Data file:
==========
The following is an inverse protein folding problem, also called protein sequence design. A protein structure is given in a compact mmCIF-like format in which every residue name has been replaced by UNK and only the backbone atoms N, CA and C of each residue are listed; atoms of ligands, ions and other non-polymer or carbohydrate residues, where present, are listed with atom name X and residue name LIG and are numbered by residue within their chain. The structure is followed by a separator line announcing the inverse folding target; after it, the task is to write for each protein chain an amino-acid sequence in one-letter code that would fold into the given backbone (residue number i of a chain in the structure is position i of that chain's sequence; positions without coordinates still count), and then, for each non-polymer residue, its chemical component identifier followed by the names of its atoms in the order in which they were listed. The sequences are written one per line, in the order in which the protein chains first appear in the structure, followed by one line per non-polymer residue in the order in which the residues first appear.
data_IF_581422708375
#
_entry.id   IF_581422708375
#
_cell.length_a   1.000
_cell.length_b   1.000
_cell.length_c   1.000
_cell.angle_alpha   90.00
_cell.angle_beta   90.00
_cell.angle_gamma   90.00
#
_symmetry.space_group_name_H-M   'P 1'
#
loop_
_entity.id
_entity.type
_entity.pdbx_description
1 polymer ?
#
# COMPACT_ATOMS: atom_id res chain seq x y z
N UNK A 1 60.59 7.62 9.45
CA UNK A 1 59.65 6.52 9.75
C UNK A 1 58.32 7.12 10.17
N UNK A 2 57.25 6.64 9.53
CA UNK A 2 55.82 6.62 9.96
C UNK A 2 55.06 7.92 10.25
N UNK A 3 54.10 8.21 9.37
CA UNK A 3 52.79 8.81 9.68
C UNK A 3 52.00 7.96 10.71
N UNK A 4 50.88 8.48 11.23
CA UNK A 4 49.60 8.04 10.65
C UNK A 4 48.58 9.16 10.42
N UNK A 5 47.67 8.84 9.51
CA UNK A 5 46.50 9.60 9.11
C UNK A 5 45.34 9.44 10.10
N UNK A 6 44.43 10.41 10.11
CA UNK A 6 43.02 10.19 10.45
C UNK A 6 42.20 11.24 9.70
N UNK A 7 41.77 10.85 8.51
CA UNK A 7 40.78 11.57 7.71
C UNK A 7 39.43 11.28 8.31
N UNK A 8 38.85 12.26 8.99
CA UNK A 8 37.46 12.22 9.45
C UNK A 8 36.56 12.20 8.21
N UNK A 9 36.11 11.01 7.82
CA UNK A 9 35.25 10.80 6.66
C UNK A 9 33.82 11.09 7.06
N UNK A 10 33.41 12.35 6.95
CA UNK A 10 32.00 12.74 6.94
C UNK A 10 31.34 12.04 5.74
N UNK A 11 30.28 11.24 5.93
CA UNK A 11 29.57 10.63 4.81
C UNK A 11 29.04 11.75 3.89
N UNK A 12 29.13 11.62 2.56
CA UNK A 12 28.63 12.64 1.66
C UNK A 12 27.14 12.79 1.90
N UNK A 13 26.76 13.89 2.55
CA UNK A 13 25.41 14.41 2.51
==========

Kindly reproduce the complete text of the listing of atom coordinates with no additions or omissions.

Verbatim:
The following is an inverse protein folding problem, also called protein sequence design. A protein structure is given in a compact mmCIF-like format in which every residue name has been replaced by UNK and only the backbone atoms N, CA and C of each residue are listed; atoms of ligands, ions and other non-polymer or carbohydrate residues, where present, are listed with atom name X and residue name LIG and are numbered by residue within their chain. The structure is followed by a separator line announcing the inverse folding target; after it, the task is to write for each protein chain an amino-acid sequence in one-letter code that would fold into the given backbone (residue number i of a chain in the structure is position i of that chain's sequence; positions without coordinates still count), and then, for each non-polymer residue, its chemical component identifier followed by the names of its atoms in the order in which they were listed. The sequences are written one per line, in the order in which the protein chains first appear in the structure, followed by one line per non-polymer residue in the order in which the residues first appear.
data_IF_581422708375
#
_entry.id   IF_581422708375
#
_cell.length_a   1.000
_cell.length_b   1.000
_cell.length_c   1.000
_cell.angle_alpha   90.00
_cell.angle_beta   90.00
_cell.angle_gamma   90.00
#
_symmetry.space_group_name_H-M   'P 1'
#
loop_
_entity.id
_entity.type
_entity.pdbx_description
1 polymer ?
#
# COMPACT_ATOMS: atom_id res chain seq x y z
N UNK A 1 60.59 7.62 9.45
CA UNK A 1 59.65 6.52 9.75
C UNK A 1 58.32 7.12 10.17
N UNK A 2 57.25 6.64 9.53
CA UNK A 2 55.82 6.62 9.96
C UNK A 2 55.06 7.92 10.25
N UNK A 3 54.10 8.21 9.37
CA UNK A 3 52.79 8.81 9.68
C UNK A 3 52.00 7.96 10.71
N UNK A 4 50.88 8.48 11.23
CA UNK A 4 49.60 8.04 10.65
C UNK A 4 48.58 9.16 10.42
N UNK A 5 47.67 8.84 9.51
CA UNK A 5 46.50 9.60 9.11
C UNK A 5 45.34 9.44 10.10
N UNK A 6 44.43 10.41 10.11
CA UNK A 6 43.02 10.19 10.45
C UNK A 6 42.20 11.24 9.70
N UNK A 7 41.77 10.85 8.51
CA UNK A 7 40.78 11.57 7.71
C UNK A 7 39.43 11.28 8.31
N UNK A 8 38.85 12.26 8.99
CA UNK A 8 37.46 12.22 9.45
C UNK A 8 36.56 12.20 8.21
N UNK A 9 36.11 11.01 7.82
CA UNK A 9 35.25 10.80 6.66
C UNK A 9 33.82 11.09 7.06
N UNK A 10 33.41 12.35 6.95
CA UNK A 10 32.00 12.74 6.94
C UNK A 10 31.34 12.04 5.74
N UNK A 11 30.28 11.24 5.93
CA UNK A 11 29.57 10.63 4.81
C UNK A 11 29.04 11.75 3.89
N UNK A 12 29.13 11.62 2.56
CA UNK A 12 28.63 12.64 1.66
C UNK A 12 27.14 12.79 1.90
N UNK A 13 26.76 13.89 2.55
CA UNK A 13 25.41 14.41 2.51